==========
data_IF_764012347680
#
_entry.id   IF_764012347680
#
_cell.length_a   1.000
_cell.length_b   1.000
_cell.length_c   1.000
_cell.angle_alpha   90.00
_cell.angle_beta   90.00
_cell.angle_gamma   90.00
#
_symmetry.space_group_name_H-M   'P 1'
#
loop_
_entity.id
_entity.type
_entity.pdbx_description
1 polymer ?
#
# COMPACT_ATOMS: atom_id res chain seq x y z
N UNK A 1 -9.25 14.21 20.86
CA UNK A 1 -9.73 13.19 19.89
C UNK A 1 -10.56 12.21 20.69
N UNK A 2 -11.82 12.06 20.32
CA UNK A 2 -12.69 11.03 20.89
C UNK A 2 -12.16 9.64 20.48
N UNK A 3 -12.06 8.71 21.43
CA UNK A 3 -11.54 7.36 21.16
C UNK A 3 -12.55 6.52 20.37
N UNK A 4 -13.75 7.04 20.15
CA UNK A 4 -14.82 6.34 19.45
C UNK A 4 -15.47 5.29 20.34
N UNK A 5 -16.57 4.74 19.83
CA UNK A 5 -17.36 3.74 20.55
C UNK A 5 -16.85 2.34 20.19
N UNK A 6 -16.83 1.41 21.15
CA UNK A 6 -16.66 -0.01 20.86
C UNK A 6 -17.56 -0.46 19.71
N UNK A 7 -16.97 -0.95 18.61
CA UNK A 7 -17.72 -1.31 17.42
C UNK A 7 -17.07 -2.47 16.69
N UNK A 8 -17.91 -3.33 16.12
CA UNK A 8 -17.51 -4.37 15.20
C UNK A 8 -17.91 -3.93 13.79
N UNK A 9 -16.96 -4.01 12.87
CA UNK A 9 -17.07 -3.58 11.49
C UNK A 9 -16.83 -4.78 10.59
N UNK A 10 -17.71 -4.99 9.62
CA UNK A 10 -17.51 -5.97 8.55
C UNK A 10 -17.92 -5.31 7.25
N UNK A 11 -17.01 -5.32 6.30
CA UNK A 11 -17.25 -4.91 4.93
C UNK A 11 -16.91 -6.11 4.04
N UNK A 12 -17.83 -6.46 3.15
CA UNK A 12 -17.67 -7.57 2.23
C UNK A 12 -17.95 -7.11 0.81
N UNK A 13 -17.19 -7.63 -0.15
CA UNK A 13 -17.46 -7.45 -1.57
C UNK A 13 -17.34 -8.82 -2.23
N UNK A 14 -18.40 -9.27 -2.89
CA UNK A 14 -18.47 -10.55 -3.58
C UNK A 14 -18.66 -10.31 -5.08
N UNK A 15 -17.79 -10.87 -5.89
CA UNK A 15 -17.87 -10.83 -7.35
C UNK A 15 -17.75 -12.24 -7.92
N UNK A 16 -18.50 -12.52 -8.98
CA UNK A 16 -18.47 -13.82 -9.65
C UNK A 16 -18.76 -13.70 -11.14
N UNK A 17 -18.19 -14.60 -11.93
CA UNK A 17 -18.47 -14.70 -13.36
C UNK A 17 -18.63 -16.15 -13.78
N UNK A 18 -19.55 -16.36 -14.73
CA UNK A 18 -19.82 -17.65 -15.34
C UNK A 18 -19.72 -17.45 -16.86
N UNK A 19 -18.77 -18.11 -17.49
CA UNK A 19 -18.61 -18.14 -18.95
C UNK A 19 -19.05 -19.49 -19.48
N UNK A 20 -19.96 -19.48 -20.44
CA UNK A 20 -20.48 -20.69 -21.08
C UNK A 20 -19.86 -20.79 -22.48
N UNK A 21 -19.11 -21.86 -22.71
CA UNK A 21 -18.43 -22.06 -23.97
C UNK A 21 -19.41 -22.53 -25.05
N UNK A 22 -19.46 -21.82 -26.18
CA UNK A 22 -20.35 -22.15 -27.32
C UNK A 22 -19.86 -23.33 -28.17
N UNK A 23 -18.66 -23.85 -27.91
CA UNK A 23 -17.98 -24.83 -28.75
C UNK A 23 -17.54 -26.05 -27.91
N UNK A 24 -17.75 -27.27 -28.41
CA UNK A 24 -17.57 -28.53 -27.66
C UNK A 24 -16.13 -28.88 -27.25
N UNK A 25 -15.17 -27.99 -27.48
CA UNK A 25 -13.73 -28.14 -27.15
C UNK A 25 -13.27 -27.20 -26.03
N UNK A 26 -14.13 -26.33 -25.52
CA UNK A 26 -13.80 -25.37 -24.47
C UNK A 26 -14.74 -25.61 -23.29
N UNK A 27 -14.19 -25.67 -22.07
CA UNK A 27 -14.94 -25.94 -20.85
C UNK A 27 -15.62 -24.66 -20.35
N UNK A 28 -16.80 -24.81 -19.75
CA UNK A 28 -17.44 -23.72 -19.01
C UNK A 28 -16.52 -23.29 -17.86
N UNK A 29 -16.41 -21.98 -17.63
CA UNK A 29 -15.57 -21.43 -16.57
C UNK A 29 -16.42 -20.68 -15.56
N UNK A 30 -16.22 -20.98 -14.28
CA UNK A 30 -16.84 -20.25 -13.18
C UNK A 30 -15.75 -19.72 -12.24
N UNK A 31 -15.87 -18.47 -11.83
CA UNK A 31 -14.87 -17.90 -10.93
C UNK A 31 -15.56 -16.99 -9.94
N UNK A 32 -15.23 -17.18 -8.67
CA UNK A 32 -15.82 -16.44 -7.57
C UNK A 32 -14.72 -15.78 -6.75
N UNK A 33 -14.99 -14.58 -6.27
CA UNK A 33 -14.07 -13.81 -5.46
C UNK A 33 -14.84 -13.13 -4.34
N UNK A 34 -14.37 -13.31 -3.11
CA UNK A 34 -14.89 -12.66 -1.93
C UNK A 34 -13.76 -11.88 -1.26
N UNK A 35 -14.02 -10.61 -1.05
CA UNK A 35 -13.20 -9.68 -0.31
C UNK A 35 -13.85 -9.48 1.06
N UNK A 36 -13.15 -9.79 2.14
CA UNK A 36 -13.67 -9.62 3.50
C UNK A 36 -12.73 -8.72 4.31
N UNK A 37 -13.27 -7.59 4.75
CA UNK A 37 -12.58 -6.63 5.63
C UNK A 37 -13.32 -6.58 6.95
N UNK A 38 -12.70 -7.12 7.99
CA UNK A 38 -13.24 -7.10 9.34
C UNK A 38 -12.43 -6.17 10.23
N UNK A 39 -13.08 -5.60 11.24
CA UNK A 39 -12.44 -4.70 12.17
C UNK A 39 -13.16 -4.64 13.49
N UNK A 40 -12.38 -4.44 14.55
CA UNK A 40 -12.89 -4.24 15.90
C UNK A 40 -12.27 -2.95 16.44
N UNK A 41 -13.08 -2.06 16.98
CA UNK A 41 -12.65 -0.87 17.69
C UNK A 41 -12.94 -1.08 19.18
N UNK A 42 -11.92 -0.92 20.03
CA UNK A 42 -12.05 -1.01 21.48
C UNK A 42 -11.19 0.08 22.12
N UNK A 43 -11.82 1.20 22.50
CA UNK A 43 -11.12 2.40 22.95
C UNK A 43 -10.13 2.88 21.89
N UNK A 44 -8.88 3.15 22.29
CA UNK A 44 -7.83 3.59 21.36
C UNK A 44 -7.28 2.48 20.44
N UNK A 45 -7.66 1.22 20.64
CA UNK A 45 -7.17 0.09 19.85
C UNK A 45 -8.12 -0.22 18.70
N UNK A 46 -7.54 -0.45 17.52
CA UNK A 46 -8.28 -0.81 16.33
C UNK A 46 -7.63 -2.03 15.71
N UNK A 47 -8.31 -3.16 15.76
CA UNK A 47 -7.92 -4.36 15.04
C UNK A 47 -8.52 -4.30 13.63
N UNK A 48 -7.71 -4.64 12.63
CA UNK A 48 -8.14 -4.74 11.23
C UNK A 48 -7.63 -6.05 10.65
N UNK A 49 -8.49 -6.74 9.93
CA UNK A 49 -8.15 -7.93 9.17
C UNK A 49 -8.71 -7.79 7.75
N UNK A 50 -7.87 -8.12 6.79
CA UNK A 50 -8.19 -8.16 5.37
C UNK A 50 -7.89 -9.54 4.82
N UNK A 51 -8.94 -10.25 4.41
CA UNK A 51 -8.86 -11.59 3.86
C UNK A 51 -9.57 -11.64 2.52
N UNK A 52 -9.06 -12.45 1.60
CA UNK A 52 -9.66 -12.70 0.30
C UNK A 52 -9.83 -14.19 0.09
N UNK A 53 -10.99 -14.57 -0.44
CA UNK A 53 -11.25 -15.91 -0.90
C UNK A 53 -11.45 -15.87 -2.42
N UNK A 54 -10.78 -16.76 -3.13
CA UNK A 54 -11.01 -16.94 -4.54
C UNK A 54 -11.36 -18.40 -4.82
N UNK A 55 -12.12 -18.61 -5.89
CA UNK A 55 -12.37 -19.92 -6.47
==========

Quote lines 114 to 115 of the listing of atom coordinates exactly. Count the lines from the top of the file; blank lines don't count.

N UNK A 32 -15.23 -17.18 -8.67
CA UNK A 32 -15.82 -16.44 -7.57